Being a ‘Lame duck’ leader doesn’t have to be lame

Yesterday, the British Prime Minister, Theresa May, won a vote of confidence held among her parliamentary colleagues with 200-117 tally. While the 117 figure looks rather high (because it is), I’m surprised it wasn’t higher given the unfortunate election campaign of 2017 and the ongoing division within the Conservative Party on the issue of Brexit.

She has also stated that she won’t be leading the Party at the next General Election in a few years time (if another snap election isn’t called). This has therefore led to claims of her being a lame duck leader. That borrowed term from our friends across the Atlantic when used in the political context, refers to someone in a position of authority who is running out of time in such a position – and everyone knows it.

This is meant to be a time when the led, take advantage of the leader as the ticking time in power renders them powerless and less influential. The usual deference starts to wane and the ability to use patronage as a means of exerting influence has less of an attraction, not so much because of the gradual loss of influence itself, but rather because of the growing jostling for power taking place around such a leader. Ambition is never lonely in the world of politics.

Which is why I might differ with some commentators about the last few years of Theresa May as Prime Minister rendering her lame politically. With Brexit very much on the cards and a greater certainty that she will lead Britain out of the EU, the ravenous revelling of pretenders to the throne present fantastic opportunities for her to cement her legacy as articulated on the steps of Downing Street when she first became Prime Minister. For a reminder of this remarkable speech, see the video above. It is quite brilliant.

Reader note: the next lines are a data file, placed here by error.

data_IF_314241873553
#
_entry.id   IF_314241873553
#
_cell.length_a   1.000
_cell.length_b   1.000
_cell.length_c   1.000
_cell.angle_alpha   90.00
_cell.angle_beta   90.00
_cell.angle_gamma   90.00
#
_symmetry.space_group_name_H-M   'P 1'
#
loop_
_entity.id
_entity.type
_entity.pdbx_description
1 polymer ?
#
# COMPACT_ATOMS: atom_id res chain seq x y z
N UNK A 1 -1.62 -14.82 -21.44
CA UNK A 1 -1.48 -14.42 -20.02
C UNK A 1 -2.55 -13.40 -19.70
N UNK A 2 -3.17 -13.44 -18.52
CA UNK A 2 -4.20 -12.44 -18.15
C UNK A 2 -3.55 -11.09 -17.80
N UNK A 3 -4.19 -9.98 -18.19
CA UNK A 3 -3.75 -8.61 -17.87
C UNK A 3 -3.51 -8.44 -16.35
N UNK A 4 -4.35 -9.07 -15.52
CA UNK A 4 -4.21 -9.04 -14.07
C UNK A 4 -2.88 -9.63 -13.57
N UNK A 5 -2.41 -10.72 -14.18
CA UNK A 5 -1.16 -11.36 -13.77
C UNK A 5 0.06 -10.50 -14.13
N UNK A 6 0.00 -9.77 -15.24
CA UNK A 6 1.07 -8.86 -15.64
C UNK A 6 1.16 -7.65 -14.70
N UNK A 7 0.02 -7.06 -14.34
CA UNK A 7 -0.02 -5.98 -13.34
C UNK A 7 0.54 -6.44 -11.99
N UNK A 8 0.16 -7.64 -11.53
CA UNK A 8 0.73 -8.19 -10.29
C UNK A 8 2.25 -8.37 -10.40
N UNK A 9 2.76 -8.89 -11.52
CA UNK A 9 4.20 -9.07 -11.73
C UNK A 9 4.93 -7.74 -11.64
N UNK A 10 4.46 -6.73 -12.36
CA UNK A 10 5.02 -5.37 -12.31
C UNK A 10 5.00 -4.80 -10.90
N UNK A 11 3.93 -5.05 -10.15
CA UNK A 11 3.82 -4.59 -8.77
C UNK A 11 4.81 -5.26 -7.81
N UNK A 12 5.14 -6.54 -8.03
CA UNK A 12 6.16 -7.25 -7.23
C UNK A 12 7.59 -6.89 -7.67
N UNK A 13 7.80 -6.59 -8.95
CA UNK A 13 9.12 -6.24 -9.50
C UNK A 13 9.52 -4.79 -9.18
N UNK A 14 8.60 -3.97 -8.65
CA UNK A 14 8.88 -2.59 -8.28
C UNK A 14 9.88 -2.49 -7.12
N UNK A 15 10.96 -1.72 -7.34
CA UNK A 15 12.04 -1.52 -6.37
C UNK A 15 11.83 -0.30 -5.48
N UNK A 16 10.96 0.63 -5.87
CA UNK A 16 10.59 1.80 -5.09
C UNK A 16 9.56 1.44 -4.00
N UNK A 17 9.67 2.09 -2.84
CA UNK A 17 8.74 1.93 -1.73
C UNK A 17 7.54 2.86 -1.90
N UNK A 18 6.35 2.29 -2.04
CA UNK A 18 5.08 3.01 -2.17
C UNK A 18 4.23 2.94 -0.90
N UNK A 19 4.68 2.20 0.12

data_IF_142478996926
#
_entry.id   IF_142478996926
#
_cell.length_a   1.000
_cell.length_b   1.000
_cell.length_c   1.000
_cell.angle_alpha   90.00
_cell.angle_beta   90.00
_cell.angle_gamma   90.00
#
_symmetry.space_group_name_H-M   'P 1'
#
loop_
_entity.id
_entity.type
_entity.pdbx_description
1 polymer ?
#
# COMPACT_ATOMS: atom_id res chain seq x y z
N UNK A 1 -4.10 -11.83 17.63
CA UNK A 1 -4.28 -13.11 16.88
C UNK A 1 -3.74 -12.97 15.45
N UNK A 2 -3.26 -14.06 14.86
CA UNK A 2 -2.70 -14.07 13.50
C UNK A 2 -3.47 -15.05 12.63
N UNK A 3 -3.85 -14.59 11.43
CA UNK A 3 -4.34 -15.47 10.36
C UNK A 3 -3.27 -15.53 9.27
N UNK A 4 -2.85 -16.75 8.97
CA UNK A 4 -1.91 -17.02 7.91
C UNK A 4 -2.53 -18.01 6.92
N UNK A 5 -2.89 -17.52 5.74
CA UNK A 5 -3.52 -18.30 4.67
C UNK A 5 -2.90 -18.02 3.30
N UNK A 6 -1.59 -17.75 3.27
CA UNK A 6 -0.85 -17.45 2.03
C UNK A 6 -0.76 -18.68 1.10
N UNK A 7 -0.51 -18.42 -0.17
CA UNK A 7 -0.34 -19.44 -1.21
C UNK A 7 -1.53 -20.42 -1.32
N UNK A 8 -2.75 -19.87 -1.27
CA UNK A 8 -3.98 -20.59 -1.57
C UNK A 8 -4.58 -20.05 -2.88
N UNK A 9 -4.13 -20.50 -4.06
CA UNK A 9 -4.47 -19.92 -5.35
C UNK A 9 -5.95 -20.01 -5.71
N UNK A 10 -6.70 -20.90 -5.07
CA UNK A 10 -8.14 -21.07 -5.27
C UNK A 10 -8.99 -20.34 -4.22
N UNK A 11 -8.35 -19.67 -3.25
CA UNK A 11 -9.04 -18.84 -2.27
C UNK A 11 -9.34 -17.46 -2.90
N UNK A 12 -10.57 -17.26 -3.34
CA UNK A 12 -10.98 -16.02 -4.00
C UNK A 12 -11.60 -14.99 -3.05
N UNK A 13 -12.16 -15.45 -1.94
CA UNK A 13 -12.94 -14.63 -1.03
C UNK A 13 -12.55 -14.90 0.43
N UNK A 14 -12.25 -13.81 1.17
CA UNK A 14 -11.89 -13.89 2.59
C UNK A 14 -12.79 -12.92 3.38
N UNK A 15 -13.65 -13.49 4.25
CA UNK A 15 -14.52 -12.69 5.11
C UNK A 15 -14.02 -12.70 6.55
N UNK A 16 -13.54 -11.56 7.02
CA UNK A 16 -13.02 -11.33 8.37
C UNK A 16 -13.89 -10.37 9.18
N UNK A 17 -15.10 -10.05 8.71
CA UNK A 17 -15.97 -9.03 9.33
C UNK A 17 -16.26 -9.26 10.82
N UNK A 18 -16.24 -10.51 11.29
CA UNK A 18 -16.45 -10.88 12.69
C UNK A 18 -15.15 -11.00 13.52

She does not have to campaign for another election, worry about public opinion or even the quiet loud voices in her own Party. While others might use their last years in power touring and indulging in goodwill airs, this period potentially provide the opportunity to drive through parliament, impactful domestic policy agenda to tackle the inequalities that remain in our society. No incoming Prime Minister will want to be seen as not supporting such an agenda or reverse such reforms while taking office.

Of course, she will have to try and get these through a parliament that may well remain bogged down with Brexit. However, this is not impossible to achieve. As greater clarity descends upon minds after March 2019, while hopefully freeing up political headspace in Westminster, the Prime Minister should plough ahead with an ambitious domestic agenda to cement her planned exit from Downing Street.

She gets to choose this now. I sincerely hope that with such a choice comes a strong and revitalised desire to be remembered not just as the Brexit Prime Minister, but rather as one who despite Brexit, managed to push through further reforms of our economy to ensure that we have a fairer society where work pays, industry thrives, and effort is rewarded.

This is an opportunity that should not be missed.

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